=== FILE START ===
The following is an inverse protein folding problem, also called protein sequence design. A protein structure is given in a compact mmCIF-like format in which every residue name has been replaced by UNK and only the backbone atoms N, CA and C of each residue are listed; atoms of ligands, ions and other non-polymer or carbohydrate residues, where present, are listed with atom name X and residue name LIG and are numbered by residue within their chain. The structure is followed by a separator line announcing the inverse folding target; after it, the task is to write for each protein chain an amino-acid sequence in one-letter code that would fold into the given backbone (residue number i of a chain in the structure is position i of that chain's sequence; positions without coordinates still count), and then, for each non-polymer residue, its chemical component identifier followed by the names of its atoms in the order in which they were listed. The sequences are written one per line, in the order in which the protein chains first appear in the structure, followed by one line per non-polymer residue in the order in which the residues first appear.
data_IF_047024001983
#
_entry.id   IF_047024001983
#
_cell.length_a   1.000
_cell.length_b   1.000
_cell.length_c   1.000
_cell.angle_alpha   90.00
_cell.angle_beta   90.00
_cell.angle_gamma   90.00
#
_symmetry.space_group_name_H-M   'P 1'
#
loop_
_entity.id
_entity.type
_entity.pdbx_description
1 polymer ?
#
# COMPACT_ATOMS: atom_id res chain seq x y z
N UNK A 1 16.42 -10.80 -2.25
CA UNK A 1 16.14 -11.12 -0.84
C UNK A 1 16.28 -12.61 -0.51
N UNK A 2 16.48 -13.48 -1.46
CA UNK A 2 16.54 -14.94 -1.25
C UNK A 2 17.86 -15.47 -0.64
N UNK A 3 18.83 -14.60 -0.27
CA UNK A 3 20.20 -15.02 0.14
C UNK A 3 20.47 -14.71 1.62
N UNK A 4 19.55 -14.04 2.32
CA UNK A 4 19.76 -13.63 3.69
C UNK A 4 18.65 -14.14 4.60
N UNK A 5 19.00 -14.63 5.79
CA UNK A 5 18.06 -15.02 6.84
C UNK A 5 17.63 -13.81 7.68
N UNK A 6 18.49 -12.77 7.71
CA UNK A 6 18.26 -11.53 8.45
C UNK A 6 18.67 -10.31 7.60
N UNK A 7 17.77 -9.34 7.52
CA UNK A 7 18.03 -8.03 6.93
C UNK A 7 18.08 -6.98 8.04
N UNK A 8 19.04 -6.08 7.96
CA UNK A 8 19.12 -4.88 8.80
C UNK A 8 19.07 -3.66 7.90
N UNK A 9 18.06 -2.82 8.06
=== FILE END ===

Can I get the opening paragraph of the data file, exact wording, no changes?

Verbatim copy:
The following is an inverse protein folding problem, also called protein sequence design. A protein structure is given in a compact mmCIF-like format in which every residue name has been replaced by UNK and only the backbone atoms N, CA and C of each residue are listed; atoms of ligands, ions and other non-polymer or carbohydrate residues, where present, are listed with atom name X and residue name LIG and are numbered by residue within their chain. The structure is followed by a separator line announcing the inverse folding target; after it, the task is to write for each protein chain an amino-acid sequence in one-letter code that would fold into the given backbone (residue number i of a chain in the structure is position i of that chain's sequence; positions without coordinates still count), and then, for each non-polymer residue, its chemical component identifier followed by the names of its atoms in the order in which they were listed. The sequences are written one per line, in the order in which the protein chains first appear in the structure, followed by one line per non-polymer residue in the order in which the residues first appear.